Jean-Michel Moreau (26 March 1741 - 30 November 1814), also called Moreau le Jeune ("the younger"), was a French draughtsman, illustrator and engraver.
Moreau le Jeune, as he is usually called, was born in Paris. He was the pupil of the painter Louis-Joseph Le Lorrain who accompanied his master to St Petersburg in 1758 when Le Lorrain went to be the first director of the Saint Petersburg Academy of Fine Arts established the previous year, where Moreau briefly taught drawing before returning to Paris in 1759, after Le Lorrain's unexpected death.
He worked for the engraver Jacques-Philippe Lebas, producing reproductive drawings of contemporary paintings and those of Old Masters for engravers to work from and learning etching During the 1760s he also provided drawings to be engraved for the Recueil d'antiquités of the comte de Caylus, who kept a benevolent watch over him. For Diderot and Alembert's Encyclopédie he provided pen and wash drawings for the engravers, illustrating artisanal processes. As an engraver he collaborated with François Boucher, Hubert Gravelot and others on illustrations for an edition of Ovid's Metamorphoses.
In 1765 Moreau married Françoise-Nicole Pineau, daughter of François Pineau, master sculptor, and Jeanne-Marie Prault - whose father was Pierre Prault, patriarch of a family of publishers, privilègiés du Roi.
In 1770 he succeeded Charles-Nicolas Cochin as chief Dessinateur des Menus Plaisirs du Roi, on Cochin's recommendation, which occasioned his prints celebrating the marriage of the Dauphin and his coronation as Louis XVI; in 1781, in part on the strength of these productions he was appointed Dessinateur et Graveur du Cabinet du Roi, which brought an annual pension and lodgings in the galleries of the Palais du Louvre. Now he found that he required the services of other engravers to reproduce his own designs, which included illustrations for the Chansons of Jean-Benjamin de La Borde (1773), the collected works of Rousseau (1773-82) and of Voltaire (printed at Brussels, 1782-9). For the Menus Plaisirs, the office that produced and executed all the designs for settings of court festivities and recorded them in presentation drawings, he recorded many occasions such as his famous pen-and-wash record of the inauguration in September 1771 of Mme du Barry's Pavillon de Louveciennes (illustration, right). He still found time for intimate portrait drawings in charcoal and chalks
Moreau's name appears in the 1778 roster of Les Neuf Soeurs, the masonic lodge named for the Muses that had been founded two years previously by the astronomer Jérôme Lalande, and which served as a forum for progressive ideas.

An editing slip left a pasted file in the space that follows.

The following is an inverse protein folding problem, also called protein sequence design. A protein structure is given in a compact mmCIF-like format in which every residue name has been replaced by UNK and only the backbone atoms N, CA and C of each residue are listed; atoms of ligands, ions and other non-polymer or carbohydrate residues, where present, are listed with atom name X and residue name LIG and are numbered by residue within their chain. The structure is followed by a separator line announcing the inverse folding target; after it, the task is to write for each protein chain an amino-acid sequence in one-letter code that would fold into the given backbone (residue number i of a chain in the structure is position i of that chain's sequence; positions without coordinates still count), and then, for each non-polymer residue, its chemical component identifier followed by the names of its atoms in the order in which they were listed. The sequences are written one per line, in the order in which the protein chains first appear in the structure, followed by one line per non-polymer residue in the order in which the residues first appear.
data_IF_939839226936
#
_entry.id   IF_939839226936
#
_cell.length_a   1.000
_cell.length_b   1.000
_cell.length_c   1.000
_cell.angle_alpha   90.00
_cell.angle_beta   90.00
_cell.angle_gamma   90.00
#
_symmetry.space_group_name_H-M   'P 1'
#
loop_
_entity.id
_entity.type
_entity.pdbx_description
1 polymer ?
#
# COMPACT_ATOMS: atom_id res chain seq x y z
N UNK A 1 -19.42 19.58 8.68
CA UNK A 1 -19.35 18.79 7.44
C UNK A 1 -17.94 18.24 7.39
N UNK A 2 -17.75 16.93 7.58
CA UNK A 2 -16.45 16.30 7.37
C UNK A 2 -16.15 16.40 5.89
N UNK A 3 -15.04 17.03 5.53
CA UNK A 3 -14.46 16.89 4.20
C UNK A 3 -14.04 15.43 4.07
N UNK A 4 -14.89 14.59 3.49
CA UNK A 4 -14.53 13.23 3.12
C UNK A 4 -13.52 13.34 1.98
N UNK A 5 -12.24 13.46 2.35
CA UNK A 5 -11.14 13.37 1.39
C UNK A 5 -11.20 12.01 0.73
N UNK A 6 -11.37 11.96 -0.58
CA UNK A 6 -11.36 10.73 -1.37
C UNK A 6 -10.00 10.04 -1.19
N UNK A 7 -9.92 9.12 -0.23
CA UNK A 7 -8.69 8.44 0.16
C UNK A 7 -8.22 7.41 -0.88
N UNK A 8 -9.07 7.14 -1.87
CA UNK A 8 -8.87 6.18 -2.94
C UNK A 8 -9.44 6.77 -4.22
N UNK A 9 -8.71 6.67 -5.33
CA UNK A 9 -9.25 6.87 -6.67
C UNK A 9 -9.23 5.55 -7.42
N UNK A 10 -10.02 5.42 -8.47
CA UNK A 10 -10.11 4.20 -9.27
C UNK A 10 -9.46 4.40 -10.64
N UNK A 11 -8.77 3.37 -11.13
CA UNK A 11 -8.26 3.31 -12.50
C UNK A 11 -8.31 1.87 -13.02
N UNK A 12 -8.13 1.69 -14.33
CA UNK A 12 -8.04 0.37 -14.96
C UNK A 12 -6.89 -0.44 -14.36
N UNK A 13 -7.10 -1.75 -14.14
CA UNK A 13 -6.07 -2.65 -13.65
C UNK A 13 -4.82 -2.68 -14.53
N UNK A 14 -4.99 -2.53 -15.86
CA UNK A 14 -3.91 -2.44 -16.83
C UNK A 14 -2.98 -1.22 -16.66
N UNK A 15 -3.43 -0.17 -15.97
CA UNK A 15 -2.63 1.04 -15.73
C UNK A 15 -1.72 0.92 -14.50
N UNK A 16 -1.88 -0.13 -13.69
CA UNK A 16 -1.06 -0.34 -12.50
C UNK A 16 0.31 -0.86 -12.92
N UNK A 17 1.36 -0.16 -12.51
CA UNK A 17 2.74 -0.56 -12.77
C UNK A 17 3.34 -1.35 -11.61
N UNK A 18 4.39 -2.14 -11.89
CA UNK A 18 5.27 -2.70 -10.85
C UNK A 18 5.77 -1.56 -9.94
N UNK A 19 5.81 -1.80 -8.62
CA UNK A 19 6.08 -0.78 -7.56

He traveled to Italy for six months in 1785 and wasagrée at the Académie Royale de Peinture et de Sculpture in 1780 and received there as a full member in 1789. The French Revolution, with which Moreau was in sympathy, did not hinder his success as an illustrator, providing engravers with pen and wash drawings to replicate, as for a French translation of the Aeneid published in 1804 In 1793 Moreau was appointed to the commission temporaire des arts and in 1797 was made a professor at the newly reformed écoles centrales. With the Bourbon restoration in 1814 Louis XVIII appointed him once again to a royal office. He died in Paris.
In his prolific career his best-known works are those twenty-four illustrations that record fashionable dress and interiors of the last years of the Ancien Régime, his contributions to the Monument du costume physique et morale, twelve as a Suite d'estampes pour servir à l'histoire dews moeurs des François au dix-huitième siècle, 1776 and 1777, and twelve more in the Troisième Suite d'éstampes pour servir a l'Histoire des Moeurs et du Costume..., 1783, published by his uncle by marriage, L.-F. Prault, and many times re-issued in varying formats, notably in a collection in 1789 with text by Restif de la Bretonne. Each of the first dozen of these vignettes of stylish contemporary life has an element of anecdote, reporting in a cohesive and unified manner "a highly idealized vision of an aristocratic family's approach to childbearing and motherhood based on the philosophy of Rousseau" (Heller-Greenman). In the second suite, a hint of criticism of aristocratic duplicity in affairs of the heart can be discerned and some rural vignettes vertueuses (sentimental and virtuous) provide a contrasting social world in the manner of Greuze.